Since the COVID-19 pandemic hit California in March 2020, occupational infections have been a big part of the discussion around workers’ compensation. Of course, occupational infection issues are by no means new in California. The law is clear: Workers’ compensation covers occupational infections—but the applicant must establish causation.
There have been two recent panel opinions in California that offer some additional clarity on occupational infections and causation. Within this article, our Bakersfield workers’ compensation defense lawyer provides an overview of the two recent opinions on the issue of causation and workplace infections in California.
Case #1: Shuere v. State of California, Department of Youth Authority
The case of Shuere v. State of California, Department of Youth Authority centers around an employee, Peter Shuere, who became infected with a condition known as Valley Fever. The condition is caused by a fungus. You may also hear it referred to as California Fever or San Joaquin Valley Fever because it is most highly concentrated in the region. That being said, it can also occur in other desert areas.
Mr. Shuere was employed by the Department of Youth Authority. In this workers’ compensation claim, he argued that he contracted Valley Fever because he was forced to spend a lot of time outside traveling to and from a parking lot at his employer’s premises. His employer argued that his worksite exposed him to no higher risk than any person in the general public faces in the area.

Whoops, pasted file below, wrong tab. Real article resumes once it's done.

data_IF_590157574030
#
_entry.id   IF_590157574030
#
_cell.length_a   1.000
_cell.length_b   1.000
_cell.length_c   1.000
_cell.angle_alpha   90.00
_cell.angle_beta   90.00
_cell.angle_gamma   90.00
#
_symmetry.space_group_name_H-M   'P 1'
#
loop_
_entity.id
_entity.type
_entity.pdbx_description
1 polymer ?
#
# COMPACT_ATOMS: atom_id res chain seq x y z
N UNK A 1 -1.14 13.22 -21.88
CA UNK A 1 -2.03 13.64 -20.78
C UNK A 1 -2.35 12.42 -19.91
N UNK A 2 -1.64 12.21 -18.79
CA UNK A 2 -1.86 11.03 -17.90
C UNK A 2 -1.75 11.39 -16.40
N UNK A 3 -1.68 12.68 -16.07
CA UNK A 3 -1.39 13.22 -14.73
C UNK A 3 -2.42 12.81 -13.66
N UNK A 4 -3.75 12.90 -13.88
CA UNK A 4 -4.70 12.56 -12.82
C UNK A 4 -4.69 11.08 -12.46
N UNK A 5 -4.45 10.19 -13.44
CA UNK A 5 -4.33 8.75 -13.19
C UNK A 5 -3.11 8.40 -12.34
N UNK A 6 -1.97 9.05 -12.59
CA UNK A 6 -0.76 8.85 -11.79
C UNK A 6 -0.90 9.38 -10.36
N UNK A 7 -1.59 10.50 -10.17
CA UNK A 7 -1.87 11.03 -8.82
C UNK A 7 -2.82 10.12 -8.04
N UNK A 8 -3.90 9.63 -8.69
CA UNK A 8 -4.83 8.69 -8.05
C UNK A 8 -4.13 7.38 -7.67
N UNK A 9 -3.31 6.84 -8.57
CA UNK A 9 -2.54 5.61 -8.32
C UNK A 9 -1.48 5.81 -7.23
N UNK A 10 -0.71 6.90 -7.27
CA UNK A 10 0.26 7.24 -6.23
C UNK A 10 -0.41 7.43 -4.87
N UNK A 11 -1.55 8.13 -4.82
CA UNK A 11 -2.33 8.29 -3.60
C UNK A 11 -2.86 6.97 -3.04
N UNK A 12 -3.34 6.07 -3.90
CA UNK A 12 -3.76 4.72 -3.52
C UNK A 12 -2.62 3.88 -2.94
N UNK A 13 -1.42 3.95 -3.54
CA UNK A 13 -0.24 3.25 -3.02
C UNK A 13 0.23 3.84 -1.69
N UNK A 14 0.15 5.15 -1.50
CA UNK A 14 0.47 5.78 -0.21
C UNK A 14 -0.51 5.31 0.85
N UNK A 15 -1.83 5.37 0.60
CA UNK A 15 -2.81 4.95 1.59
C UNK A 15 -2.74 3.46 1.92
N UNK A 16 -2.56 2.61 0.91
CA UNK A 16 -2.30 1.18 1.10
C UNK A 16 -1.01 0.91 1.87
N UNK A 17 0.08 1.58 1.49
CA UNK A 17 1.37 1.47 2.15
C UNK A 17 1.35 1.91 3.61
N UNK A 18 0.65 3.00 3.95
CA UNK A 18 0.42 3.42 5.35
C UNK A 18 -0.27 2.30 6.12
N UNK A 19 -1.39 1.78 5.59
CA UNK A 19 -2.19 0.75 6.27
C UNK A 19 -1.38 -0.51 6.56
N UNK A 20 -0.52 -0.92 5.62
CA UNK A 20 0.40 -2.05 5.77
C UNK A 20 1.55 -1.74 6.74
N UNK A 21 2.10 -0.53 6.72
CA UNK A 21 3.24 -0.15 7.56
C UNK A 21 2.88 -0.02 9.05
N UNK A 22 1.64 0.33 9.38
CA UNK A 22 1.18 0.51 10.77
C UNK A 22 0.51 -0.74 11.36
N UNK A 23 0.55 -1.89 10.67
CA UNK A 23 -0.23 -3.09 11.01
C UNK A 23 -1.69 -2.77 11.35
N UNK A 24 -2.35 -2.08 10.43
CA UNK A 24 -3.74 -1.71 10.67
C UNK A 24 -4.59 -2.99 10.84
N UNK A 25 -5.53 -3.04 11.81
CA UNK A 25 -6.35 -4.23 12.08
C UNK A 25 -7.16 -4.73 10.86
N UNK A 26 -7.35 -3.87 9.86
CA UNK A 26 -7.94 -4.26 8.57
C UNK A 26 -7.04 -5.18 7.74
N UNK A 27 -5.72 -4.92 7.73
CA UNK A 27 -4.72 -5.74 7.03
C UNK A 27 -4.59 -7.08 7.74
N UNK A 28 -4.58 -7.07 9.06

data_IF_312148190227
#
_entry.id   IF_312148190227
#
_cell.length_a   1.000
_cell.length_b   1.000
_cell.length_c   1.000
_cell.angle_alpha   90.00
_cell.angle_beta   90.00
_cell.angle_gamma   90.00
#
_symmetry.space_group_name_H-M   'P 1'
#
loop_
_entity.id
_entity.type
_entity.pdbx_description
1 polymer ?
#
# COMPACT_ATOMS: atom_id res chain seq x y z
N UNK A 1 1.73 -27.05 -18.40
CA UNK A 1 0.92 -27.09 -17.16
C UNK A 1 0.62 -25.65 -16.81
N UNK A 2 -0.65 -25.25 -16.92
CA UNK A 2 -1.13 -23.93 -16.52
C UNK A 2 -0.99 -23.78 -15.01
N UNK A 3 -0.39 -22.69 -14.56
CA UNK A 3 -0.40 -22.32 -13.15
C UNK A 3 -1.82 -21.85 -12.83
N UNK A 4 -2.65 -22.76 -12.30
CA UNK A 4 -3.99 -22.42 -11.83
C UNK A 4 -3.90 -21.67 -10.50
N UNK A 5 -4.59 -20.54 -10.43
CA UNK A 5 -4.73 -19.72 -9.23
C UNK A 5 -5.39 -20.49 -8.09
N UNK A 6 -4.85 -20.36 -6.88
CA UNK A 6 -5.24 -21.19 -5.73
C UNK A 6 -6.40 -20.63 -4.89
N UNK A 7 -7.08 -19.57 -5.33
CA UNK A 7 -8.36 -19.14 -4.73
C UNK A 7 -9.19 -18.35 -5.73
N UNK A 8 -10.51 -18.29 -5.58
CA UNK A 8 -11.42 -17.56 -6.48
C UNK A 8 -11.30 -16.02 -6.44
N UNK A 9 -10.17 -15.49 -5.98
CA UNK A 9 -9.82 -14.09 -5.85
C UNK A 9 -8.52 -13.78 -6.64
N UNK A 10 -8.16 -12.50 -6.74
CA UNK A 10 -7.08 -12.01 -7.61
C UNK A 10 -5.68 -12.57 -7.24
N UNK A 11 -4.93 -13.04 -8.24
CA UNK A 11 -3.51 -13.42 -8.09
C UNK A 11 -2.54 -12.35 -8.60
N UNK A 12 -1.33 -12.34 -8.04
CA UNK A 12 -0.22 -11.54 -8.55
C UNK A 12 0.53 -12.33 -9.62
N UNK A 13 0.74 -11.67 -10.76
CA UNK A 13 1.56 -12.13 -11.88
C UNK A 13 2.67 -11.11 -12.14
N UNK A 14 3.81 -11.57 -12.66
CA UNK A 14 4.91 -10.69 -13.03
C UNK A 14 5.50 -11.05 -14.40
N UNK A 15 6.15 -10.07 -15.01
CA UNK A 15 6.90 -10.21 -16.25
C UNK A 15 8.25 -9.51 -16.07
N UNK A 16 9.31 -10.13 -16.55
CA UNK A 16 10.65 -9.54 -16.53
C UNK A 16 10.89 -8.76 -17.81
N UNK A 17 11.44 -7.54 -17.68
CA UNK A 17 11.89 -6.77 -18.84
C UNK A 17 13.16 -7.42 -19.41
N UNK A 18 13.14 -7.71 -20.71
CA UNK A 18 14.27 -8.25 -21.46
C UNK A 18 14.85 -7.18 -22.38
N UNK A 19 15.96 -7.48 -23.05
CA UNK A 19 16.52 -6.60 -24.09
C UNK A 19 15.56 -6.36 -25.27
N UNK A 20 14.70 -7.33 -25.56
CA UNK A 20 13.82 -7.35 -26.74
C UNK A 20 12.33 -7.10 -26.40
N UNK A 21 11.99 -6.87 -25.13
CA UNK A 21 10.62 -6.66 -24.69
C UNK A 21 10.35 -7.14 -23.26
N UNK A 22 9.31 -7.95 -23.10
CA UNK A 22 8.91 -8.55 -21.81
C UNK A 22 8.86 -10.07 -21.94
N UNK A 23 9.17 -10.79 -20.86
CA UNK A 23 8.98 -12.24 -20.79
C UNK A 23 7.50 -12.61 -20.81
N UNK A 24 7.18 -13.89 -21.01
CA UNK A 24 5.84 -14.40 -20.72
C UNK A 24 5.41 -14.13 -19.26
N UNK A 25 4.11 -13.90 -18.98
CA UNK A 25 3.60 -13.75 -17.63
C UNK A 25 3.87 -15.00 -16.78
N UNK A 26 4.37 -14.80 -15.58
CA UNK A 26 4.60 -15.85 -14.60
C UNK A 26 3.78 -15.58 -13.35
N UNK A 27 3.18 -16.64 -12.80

Case #2: Dieball v. State of California, Department of Corrections—Men’s Colony
The case of Dieball v. State of California, Department of Corrections—Men’s Colony centers around an employee who had to patrol the outside premises of a prison as part of his job as a correctional officer. He argued that he was exposed to Valley Fever due to his workplace duties. Notably, his claim also emphasized that the employer’s facility was under construction at this time and that the risk was especially high because there were large areas of exposed dirt. In defending the claim, his employer argued that Mr. Dieball could not establish causation.
Panel Guidance: Both Claimants Met Burden—More Likely Than Not Standard
Occupational infection claims are especially complicated. The panel found in favor of both Mr. Shuere and Mr. Dieball. In doing so, it noted that the employee (claimant) has the burden of proving causation. However, the panel emphasized that proving the actual precise causation of an infection such as Valley Fever is generally not possible. There is a more likely than not standard of liability. An employee can meet the burden by proving the following three things:
- They actually contracted an infection (medical records);
- They acted in the course and scope of their employer; and
- They have clear evidence proving an actual workplace exposure or they can prove that their job duties put them at higher risk of exposure than they would have been otherwise.
Get Legal Help From Our Bakersfield, CA Workers’ Compensation Defense Lawyer Today
At Yrulegui & Roberts, our California workers’ compensation defense attorney is a skilled and tireless advocate for client interests. If you have any questions about the elements required to establish causation for an alleged workplace infection, we can help. Contact us today to arrange your confidential initial appointment. We handle workers’ compensation defense matters in Bakersfield, Fresno, Sacramento, and throughout the whole region.